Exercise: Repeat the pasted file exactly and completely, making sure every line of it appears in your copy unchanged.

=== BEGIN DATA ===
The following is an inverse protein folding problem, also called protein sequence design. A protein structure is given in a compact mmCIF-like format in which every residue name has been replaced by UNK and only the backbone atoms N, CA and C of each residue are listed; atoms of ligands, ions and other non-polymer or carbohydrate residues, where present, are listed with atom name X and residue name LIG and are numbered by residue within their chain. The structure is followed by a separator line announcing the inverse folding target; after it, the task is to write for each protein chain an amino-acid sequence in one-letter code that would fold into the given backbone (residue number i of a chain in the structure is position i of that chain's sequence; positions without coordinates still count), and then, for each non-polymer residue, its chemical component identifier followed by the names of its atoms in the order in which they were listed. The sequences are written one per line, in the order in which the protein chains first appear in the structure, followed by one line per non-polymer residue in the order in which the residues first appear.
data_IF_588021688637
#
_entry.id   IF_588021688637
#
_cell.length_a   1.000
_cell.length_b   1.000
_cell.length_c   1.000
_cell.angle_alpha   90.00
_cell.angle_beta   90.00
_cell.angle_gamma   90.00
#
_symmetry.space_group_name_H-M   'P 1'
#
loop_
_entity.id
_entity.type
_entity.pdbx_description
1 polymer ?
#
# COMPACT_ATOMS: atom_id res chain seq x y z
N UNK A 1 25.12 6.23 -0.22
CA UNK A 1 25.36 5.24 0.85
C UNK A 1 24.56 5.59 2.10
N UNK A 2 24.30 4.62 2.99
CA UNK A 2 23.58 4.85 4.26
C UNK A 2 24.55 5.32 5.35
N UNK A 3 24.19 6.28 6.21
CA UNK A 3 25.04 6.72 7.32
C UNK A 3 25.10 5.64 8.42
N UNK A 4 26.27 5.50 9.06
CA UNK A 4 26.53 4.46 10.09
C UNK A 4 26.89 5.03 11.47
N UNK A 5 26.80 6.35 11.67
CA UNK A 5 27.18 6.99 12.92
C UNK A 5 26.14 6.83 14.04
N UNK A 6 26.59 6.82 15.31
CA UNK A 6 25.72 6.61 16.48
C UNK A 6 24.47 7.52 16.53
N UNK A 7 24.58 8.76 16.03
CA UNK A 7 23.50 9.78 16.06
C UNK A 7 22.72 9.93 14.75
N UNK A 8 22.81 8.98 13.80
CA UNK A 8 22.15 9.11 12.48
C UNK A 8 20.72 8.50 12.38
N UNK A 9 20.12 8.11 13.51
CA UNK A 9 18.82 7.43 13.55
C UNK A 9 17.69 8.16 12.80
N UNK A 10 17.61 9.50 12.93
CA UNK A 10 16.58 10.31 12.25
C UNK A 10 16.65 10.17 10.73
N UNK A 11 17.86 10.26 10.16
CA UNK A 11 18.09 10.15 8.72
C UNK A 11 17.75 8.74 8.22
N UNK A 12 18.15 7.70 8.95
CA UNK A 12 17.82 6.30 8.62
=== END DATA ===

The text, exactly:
The following is an inverse protein folding problem, also called protein sequence design. A protein structure is given in a compact mmCIF-like format in which every residue name has been replaced by UNK and only the backbone atoms N, CA and C of each residue are listed; atoms of ligands, ions and other non-polymer or carbohydrate residues, where present, are listed with atom name X and residue name LIG and are numbered by residue within their chain. The structure is followed by a separator line announcing the inverse folding target; after it, the task is to write for each protein chain an amino-acid sequence in one-letter code that would fold into the given backbone (residue number i of a chain in the structure is position i of that chain's sequence; positions without coordinates still count), and then, for each non-polymer residue, its chemical component identifier followed by the names of its atoms in the order in which they were listed. The sequences are written one per line, in the order in which the protein chains first appear in the structure, followed by one line per non-polymer residue in the order in which the residues first appear.
data_IF_588021688637
#
_entry.id   IF_588021688637
#
_cell.length_a   1.000
_cell.length_b   1.000
_cell.length_c   1.000
_cell.angle_alpha   90.00
_cell.angle_beta   90.00
_cell.angle_gamma   90.00
#
_symmetry.space_group_name_H-M   'P 1'
#
loop_
_entity.id
_entity.type
_entity.pdbx_description
1 polymer ?
#
# COMPACT_ATOMS: atom_id res chain seq x y z
N UNK A 1 25.12 6.23 -0.22
CA UNK A 1 25.36 5.24 0.85
C UNK A 1 24.56 5.59 2.10
N UNK A 2 24.30 4.62 2.99
CA UNK A 2 23.58 4.85 4.26
C UNK A 2 24.55 5.32 5.35
N UNK A 3 24.19 6.28 6.21
CA UNK A 3 25.04 6.72 7.32
C UNK A 3 25.10 5.64 8.42
N UNK A 4 26.27 5.50 9.06
CA UNK A 4 26.53 4.46 10.09
C UNK A 4 26.89 5.03 11.47
N UNK A 5 26.80 6.35 11.67
CA UNK A 5 27.18 6.99 12.92
C UNK A 5 26.14 6.83 14.04
N UNK A 6 26.59 6.82 15.31
CA UNK A 6 25.72 6.61 16.48
C UNK A 6 24.47 7.52 16.53
N UNK A 7 24.58 8.76 16.03
CA UNK A 7 23.50 9.78 16.06
C UNK A 7 22.72 9.93 14.75
N UNK A 8 22.81 8.98 13.80
CA UNK A 8 22.15 9.11 12.48
C UNK A 8 20.72 8.50 12.38
N UNK A 9 20.12 8.11 13.51
CA UNK A 9 18.82 7.43 13.55
C UNK A 9 17.69 8.16 12.80
N UNK A 10 17.61 9.50 12.93
CA UNK A 10 16.58 10.31 12.25
C UNK A 10 16.65 10.17 10.73
N UNK A 11 17.86 10.26 10.16
CA UNK A 11 18.09 10.15 8.72
C UNK A 11 17.75 8.74 8.22
N UNK A 12 18.15 7.70 8.95
CA UNK A 12 17.82 6.30 8.62